Moving a house is a challenging task for anyone, but if you consider the garden as a vital part of your home, you suffer even more.
Let’s face it, leaving the garden you have planted and nurtured for a decade or more is rather stressful. Nevertheless, a new garden means a new beginning, new set of opportunities and new challenges.
Opt for Winter
Although it can depend on the type of plants you want to take with you, winter is probably the best time to do this. This is because plants are in dormancy or growing slowly in winter, so you would be able to dig up and transport them to your new place almost without any damage.
Since the temperatures are cooler in cold winter months, plants will come under less stress during relocating. Finally, it would be so painful to leave a garden when it’s in full bloom, thus the winter is emotionally a better choice, too.
It’s important to realize that not all the plants are good candidates for a move. There are strict legal requirements in some states (for example Western Australia and Tasmania), so it’s prohibited to import a plant without quarantine certificates. If a plant is big, old and well established, it might be hard to move it without professional help, so check the transportation costs with home removalists in your city.
A plant that’s wide and more than one meter high usually has a heavy root ball. For some bigger plants, it’s necessary to call on the services of a small digger, since muscle power won’t be enough. If, however, you don’t get most of the roots, your plant may grow slowly in its new location or it might even die.
Plants that grow readily from cutting or seed don’t need to be moved; you can simply collect seeds or take cuttings with you, instead of digging up the plant. If a plant produces runners with their own roots or it forms a clump, you could dig up a part of the plant and leave the rest of it behind.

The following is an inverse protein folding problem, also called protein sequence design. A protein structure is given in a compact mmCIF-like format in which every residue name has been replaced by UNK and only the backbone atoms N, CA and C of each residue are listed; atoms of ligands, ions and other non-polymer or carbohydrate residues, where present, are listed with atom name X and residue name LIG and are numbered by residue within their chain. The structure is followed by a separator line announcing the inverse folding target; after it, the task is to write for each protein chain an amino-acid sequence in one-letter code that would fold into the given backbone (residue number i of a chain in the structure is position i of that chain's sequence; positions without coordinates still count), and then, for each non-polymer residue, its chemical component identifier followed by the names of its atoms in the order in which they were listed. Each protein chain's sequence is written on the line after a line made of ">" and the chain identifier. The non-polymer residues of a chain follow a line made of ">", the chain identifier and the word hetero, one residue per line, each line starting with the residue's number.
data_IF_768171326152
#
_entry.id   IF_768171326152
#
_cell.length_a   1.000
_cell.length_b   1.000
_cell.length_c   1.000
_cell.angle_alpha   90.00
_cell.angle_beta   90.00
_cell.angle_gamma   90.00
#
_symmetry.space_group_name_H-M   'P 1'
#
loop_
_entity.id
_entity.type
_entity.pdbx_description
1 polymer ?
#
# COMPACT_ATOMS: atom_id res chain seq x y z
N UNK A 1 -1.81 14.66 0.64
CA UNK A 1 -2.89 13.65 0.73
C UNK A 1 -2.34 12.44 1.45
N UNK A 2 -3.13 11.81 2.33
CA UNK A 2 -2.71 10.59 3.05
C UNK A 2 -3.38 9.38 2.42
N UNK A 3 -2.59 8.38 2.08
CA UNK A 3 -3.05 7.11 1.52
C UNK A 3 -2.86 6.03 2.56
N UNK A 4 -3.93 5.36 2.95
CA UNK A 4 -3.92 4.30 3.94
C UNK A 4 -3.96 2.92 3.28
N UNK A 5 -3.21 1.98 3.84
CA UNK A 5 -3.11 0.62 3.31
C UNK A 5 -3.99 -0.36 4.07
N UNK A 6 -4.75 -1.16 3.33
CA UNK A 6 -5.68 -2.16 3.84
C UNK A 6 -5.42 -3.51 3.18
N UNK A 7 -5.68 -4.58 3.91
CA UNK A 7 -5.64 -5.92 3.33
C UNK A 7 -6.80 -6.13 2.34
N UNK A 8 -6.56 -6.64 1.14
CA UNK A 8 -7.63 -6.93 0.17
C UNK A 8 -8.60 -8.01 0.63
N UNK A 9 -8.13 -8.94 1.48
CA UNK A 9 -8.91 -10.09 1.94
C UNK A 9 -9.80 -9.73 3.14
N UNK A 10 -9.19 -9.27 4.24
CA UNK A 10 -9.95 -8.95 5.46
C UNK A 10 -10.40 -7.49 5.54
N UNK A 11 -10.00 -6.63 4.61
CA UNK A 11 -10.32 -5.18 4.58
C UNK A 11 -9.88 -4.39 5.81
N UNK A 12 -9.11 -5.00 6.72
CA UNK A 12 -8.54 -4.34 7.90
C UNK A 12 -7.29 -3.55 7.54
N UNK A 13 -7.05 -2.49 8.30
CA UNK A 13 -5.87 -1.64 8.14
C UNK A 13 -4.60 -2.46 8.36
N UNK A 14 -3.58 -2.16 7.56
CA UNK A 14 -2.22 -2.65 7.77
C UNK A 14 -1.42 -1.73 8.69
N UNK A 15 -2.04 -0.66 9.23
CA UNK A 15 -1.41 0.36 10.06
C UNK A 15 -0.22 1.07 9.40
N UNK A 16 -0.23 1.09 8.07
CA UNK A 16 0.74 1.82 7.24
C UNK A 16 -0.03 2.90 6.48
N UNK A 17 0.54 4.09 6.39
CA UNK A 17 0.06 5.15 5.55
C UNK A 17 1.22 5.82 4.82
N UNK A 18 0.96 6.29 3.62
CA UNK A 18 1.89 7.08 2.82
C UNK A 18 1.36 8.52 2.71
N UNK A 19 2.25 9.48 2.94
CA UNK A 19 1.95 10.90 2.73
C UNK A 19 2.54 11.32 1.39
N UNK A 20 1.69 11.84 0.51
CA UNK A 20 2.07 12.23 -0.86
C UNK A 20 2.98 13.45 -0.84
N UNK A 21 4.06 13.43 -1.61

Learn about your new area and its weather conditions to make sure your new climate will suit those plants you intend to move; never transplant plants out of their preferable climate zone. But, if you think and feel some plant is irreplaceable, you should do your best to move it and help it grow again.
Tips on Moving a Plant
You should prepare your beloved plants for their move well in advance. It would be best if you could start with this process several months prior to your relocation. Digging a trench around the plant will sever the main roots and induce forming of new, fine roots that can help your plant adapt to the new location (once you transplant it).
Give the root area enough water and sand/compost regularly. Every couple of weeks you could apply a seaweed tonic, too. Once you get ready to move, dig your plant out and slip some large sheet of plastic or hessian under the plant’s root ball to keep the system together and to make it easier to handle the plant.
If it’s necessary to put the plant in a pot, use commercial potting mix and water your plant well. If a plant you want to move is very valuable and you cannot do the job on your own, call on the services to help you with such a complicated task.
Author Bio: Bill Chen received the Bachelor Degree of Commerce majoring in Business Administration from University of Sydney. Currently, he is a businessman and running his interstate and local removal company named Bill Removalists Sydney. Bill Removalists Sydney offers home removals in Manly, Northern Beaches, Eastern, Inner West suburbs and other areas in Sydney and surrounding cities. He is also an active blogger for his own website and other sites in the industry.